the outlawing of nuclear weapons through joint practical and incremental
measures that include deﬁnitions, benchmarks and transparency
requirements for nuclear disarmament.
BIOLOGICAL AND TOXIN WEAPONS
31 All states not yet party to the Biological and Toxin Weapons Convention
should adhere to the Convention. The states parties to the Convention
should launch a campaign to achieve universal adherence by
the time of the Seventh Review Conference, to be held in 2011.
32 To achieve universal adoption of national legislation and regulations
to implement the Biological and Toxin Weapons Convention completely
and effectively, the states parties should offer technical assistance
and promote best-practice models of such legislation. As a part
of the conﬁdence-building process and to promote transparency and
harmonization, all states parties should make annual biological-
weapon-related national declarations and make them public.
33 States parties to the Biological and Toxin Weapons Convention
should enhance the investigatory powers of the UN Secretary-
General, ensuring that the Secretary-General’s ofﬁce can rely upon
a regularly updated roster of experts and advice from the World
Health Organization and a specialist unit, modelled on the United
Nations Monitoring, Veriﬁcation and Inspection Commission, to
assist in investigating unusual outbreaks of disease and allegations
of the use of biological weapons.
34 States parties to the Biological and Toxin Weapons Convention
should establish a standing secretariat to handle organizational and
administrative matters related to the treaty, such as Review Conferences
and expert meetings.
35 Governments should pursue public health surveillance to ensure
effective monitoring of unusual outbreaks of disease and develop
practical methods of coordinating international responses to any
major event that might involve bioweapons. They should strengthen
cooperation between civilian health and security-oriented authorities,
nationally, regionally and worldwide, including in the framework of the
new International Health Regulations of the World Health Organization.
Governments should also review their national biosafety and biosecurity
measures to protect health and the environment from the
release of biological and toxin materials. They should harmonize
national biosecurity standards.
36 At the Sixth Review Conference, in 2006, the states parties to the Biological
and Toxin Weapons Convention should reafﬁrm common
understandings reached at previous review conferences and take
action on all subjects addressed at Convention meetings since 2003.
They should also establish a work programme on additional topics
for future meetings. States parties should ensure more frequent
reassessment of the implications of scientiﬁc and technological
developments and reafﬁrm that all undertakings under Article I of the
Biological and Toxin Weapons Convention apply to such developments.
This Review Conference should reafﬁrm that all developments
in the life sciences fall within the scope of the Convention and
that all developments in the life sciences for hostile purposes are
prohibited by the Convention.
37 States parties to the Chemical Weapons Convention must provide
adequate resources to ensure that there are no undue delays in the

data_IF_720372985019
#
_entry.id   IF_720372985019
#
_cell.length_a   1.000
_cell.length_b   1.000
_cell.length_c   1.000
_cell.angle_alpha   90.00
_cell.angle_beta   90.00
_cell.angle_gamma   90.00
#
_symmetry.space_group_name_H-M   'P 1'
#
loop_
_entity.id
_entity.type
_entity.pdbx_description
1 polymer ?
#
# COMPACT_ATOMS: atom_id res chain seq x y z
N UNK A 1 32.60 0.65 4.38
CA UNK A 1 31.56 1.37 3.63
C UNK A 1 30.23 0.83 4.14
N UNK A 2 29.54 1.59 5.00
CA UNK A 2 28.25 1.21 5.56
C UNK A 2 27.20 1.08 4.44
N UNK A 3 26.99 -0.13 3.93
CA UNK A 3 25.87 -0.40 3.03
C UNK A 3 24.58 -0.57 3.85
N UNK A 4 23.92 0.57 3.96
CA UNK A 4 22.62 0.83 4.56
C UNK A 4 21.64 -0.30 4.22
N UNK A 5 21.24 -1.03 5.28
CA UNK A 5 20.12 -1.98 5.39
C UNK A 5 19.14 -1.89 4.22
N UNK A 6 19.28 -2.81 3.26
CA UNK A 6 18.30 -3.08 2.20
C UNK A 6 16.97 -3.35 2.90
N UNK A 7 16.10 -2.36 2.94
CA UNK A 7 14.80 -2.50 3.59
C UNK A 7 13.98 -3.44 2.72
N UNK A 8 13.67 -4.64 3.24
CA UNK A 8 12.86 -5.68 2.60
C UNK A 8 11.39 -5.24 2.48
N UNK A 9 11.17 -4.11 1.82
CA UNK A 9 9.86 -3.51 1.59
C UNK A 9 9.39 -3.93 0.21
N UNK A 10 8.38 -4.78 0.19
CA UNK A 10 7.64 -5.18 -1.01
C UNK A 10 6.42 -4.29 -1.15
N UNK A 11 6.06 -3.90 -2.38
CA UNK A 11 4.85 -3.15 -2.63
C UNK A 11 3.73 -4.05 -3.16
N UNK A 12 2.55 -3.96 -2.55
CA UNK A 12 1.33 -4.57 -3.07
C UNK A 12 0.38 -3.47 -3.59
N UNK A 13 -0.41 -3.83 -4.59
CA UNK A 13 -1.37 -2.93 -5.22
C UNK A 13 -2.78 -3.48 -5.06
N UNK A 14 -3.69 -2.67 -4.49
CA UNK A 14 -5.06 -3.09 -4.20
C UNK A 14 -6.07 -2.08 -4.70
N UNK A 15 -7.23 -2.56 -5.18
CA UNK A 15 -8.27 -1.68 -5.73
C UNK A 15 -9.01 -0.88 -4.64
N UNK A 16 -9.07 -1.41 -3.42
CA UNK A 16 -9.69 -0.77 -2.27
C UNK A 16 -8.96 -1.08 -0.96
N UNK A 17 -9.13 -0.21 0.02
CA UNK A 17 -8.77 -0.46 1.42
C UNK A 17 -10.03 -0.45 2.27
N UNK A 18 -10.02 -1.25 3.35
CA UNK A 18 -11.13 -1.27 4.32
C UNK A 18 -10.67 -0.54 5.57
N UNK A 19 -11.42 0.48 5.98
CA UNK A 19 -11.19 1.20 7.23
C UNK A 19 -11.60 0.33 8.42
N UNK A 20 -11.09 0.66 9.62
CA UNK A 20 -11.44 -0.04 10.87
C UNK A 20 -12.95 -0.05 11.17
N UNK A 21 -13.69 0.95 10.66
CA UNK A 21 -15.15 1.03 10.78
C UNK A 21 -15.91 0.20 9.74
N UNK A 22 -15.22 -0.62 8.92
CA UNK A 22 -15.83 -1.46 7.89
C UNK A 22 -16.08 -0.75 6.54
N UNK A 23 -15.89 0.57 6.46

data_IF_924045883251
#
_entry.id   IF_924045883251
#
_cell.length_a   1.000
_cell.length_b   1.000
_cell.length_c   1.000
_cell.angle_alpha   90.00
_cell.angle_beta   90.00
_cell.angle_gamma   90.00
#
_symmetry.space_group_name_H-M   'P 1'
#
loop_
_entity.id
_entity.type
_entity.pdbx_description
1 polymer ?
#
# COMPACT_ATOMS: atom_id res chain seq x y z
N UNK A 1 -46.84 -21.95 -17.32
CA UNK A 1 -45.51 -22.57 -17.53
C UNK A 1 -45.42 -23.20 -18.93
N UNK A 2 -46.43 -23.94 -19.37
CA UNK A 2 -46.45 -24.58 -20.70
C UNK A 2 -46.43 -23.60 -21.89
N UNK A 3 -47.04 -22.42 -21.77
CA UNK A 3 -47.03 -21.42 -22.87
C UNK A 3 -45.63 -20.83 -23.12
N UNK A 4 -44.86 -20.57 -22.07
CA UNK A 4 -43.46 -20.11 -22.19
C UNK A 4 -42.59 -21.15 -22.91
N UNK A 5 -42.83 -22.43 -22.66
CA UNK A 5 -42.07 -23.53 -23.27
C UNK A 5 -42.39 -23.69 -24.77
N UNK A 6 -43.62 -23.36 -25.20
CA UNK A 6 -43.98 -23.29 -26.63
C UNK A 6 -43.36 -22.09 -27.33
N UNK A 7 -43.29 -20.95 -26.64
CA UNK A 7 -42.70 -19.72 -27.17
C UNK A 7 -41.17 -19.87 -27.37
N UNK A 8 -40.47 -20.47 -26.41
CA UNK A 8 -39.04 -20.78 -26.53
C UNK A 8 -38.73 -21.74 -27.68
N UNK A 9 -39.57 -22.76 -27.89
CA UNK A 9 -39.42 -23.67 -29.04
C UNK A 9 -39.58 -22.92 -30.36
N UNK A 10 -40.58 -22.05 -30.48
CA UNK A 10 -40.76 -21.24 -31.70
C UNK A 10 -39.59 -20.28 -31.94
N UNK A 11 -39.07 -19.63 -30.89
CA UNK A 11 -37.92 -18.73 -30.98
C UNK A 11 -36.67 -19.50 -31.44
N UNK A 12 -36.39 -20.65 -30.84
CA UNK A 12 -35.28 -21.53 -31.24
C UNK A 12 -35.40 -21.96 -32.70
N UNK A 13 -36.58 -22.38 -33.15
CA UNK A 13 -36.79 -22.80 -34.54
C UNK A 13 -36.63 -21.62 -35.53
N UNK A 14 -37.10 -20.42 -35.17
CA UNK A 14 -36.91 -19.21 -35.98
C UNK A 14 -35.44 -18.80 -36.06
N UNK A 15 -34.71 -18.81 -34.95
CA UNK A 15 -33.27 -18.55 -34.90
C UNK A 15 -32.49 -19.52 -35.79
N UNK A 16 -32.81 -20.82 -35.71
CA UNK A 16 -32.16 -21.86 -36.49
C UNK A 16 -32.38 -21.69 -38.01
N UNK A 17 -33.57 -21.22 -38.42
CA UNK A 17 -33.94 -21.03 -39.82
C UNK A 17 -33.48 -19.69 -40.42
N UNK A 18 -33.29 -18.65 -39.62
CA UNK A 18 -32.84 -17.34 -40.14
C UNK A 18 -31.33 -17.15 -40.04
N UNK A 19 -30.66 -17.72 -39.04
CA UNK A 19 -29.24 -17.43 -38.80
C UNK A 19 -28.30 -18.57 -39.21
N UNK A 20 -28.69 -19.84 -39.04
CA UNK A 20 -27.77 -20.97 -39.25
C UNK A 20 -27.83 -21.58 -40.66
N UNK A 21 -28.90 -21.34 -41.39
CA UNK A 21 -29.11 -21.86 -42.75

agreed destruction of chemical weapon stockpiles.
38 The Organisation for the Prohibition of Chemical Weapons and
states parties to the Chemical Weapons Convention should continue
their efforts to secure universal adherence to the Convention. States
parties should fully implement the rules on trade and transfer of chemicals
that are precursors to chemical-weapon agents. They should
further develop regulations regarding the trade and transfer of chemicals
that can be used to produce chemical weapons. The Organisation
for the Prohibition of Chemical Weapons and states parties
should continue to offer states positive incentives, including technical
assistance, to join and implement the Chemical Weapons Convention.
When providing such assistance or transferring relevant
technologies, they should consider steps to ensure safe and responsible
handling by the recipient.
39 States parties to the Chemical Weapons Convention should conﬁrm
that, like the use of riot control agents, the use of toxic chemical agents
for purposes of law enforcement is banned as a method of warfare.
Accordingly, each state party must declare any such agent under
40 States parties should ensure that the Organisation for the Prohibition
of Chemical Weapons has the resources, experience and legal rights
needed to carry out challenge inspections in a timely and effective
manner, including for the taking of samples and removal of samples
41 Through their domestic laws and policies, all states should prohibit
the production, possession and use of toxic chemicals and technologies
for purposes that are banned by the Chemical Weapons Convention.
States should ensure security in and for chemical facilities
through legislation and agreement with industry. States should also
develop national means to monitor that security standards are met.
42 States parties to the Chemical Weapons Convention should use the
Organisation for the Prohibition of Chemical Weapons as a coordinating
centre in the development of global standards for a chemical
industry security culture. The Organisation should offer evaluation
and security assistance at declared sites. States parties should also
strengthen the capacity of the Organisation for the Prohibition of